Prior to pouring the walls, we pinned an expandable granular bentonite waterstop called Tremco Superstop to the grade beam next to the key to seal the cold joint between the footing and the wall. Then the wall forms were filled with 44 yards of concrete.
After the forms were stripped and the concrete cured for a few days, we sprayed the exterior walls with several coats of Tremco Watchdog, a polymer-enhanced-asphalt-emulsion waterproofing membrane. On the interior, we formed a cant strip at the joint between the footing and foundation wall using Tremco Paraseal Paramastic, a putty-like bentonite compound that we applied with a duckbill trowel to form a 2-inch radius. Then we covered the joint with a Paraseal bentonite membrane that extended up the wall about 3 inches and covered the top of the grade beam.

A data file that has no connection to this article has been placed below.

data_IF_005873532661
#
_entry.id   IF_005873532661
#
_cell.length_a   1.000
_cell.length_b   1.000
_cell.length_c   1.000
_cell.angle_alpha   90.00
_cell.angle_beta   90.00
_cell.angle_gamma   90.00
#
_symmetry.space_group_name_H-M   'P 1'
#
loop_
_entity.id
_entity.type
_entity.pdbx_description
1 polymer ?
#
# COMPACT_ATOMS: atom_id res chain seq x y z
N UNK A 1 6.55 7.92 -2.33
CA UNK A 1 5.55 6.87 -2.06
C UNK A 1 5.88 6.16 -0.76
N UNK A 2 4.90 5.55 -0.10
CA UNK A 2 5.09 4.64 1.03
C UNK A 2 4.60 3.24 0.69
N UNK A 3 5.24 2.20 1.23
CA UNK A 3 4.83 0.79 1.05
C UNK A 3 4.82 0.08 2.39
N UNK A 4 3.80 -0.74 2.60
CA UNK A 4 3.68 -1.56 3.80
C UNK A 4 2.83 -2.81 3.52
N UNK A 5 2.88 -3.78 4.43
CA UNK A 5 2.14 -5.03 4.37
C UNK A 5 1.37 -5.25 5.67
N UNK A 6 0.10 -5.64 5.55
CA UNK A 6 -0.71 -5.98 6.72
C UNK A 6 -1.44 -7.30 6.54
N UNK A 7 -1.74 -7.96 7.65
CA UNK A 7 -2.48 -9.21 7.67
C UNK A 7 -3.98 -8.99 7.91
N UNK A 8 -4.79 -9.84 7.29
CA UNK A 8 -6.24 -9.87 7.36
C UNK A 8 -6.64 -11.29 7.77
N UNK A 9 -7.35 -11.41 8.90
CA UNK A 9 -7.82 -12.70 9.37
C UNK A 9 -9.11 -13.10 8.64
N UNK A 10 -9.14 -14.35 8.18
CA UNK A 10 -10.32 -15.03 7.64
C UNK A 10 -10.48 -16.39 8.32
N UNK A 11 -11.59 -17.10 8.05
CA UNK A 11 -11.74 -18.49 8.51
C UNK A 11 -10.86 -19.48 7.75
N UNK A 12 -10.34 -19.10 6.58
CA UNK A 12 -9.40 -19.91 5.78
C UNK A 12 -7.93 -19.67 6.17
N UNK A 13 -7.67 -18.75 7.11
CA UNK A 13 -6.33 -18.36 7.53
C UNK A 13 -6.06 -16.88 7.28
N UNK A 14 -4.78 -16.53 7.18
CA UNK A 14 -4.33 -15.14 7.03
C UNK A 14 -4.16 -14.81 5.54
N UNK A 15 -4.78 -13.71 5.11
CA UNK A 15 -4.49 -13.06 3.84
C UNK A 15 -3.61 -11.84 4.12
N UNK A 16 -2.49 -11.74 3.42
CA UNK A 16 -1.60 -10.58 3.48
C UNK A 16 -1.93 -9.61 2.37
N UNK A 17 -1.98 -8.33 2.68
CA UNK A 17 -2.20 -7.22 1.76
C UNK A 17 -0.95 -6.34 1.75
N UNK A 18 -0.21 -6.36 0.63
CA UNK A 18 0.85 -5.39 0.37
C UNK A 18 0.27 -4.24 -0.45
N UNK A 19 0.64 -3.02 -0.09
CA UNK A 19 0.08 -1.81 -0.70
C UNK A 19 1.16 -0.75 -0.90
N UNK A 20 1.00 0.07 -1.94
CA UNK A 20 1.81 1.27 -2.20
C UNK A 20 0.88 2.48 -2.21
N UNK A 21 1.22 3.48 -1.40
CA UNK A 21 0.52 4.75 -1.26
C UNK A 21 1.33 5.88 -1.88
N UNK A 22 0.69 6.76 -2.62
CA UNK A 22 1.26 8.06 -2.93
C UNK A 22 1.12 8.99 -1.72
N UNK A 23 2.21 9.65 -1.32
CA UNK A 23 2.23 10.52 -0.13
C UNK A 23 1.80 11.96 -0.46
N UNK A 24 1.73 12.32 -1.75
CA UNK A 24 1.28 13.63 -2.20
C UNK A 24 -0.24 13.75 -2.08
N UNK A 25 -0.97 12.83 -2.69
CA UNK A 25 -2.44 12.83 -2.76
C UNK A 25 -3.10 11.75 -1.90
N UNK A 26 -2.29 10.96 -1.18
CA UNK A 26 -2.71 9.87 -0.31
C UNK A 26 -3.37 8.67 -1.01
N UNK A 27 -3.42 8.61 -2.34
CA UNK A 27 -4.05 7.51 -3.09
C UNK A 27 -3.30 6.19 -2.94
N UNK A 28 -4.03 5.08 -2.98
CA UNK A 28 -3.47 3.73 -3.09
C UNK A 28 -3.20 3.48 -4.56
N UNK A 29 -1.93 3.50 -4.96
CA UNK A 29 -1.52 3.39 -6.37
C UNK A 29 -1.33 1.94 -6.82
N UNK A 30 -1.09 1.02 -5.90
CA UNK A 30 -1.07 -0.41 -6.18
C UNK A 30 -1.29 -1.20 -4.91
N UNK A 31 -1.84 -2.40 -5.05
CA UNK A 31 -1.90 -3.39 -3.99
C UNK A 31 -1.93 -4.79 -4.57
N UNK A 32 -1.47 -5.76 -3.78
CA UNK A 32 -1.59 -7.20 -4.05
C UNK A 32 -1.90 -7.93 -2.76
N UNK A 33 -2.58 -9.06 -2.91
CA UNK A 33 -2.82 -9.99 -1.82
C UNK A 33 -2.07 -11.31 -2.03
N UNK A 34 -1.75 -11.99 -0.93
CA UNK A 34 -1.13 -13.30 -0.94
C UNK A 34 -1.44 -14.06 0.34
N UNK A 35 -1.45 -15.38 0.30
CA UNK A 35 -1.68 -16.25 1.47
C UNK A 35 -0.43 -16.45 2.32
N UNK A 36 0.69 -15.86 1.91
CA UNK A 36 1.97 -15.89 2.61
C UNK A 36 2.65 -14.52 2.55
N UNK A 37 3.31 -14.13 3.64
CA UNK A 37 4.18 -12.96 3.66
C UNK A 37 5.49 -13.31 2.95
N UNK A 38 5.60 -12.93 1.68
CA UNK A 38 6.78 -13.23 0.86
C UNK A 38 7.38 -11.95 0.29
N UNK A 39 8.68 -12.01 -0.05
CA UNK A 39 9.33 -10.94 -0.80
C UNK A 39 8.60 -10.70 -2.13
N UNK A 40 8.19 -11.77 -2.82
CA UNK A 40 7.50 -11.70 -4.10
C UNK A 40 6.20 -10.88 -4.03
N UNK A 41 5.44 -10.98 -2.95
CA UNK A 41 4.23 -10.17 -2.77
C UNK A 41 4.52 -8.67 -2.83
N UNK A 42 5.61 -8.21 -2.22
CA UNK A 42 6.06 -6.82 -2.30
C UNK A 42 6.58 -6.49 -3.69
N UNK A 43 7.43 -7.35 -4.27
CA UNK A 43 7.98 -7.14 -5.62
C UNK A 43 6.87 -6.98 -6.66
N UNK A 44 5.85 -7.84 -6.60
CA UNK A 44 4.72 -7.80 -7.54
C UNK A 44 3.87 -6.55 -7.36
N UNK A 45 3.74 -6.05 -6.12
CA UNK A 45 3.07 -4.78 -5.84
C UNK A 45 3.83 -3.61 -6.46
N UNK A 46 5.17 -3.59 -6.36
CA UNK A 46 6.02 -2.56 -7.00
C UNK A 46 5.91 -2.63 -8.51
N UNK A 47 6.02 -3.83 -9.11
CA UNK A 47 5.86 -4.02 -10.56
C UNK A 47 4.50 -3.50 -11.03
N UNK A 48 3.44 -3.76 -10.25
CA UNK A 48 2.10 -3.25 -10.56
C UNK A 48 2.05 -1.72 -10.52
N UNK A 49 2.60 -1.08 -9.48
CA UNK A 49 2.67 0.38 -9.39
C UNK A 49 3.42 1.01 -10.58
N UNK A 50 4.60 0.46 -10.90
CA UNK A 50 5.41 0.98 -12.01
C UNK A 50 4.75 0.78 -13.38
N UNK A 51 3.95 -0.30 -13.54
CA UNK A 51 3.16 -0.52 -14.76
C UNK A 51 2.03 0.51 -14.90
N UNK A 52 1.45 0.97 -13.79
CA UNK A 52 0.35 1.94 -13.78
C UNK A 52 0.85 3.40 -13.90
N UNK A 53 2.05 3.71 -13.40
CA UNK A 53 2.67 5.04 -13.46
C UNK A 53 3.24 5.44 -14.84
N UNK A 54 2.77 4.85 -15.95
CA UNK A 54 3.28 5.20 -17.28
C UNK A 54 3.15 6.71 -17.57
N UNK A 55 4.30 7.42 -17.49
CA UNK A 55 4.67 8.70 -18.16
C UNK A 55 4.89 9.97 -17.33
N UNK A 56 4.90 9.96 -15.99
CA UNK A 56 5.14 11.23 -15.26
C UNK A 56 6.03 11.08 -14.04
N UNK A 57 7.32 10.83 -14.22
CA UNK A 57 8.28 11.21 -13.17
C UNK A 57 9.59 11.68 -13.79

With the waterproofing in place, we placed drain tile both inside and outside the grade beam and added more stone so that it was flush with the top of the grade beam. This allowed for normal placement of the 10-mil plastic vapor barrier, which overlapped the grade beam, followed by 6-by-6-inch welded wire mesh. The flatwork was then completed, with the 4-inch-thick concrete slab overlapping the grade-beam footing.
An area in the garage that had been part of the original home that was razed required compacted fill, so we had to wait a few weeks for the concrete to cure before doing that operation. Even though the garage backfill was compacted, we installed additional helical piers to support another grade beam in the center of the garage to help support the garage flatwork and ensure there would not be any future settling. At this point, we were able to backfill the foundation and begin the normal framing operation.
Photos by Chad Smith; Illustrations by Tim Healey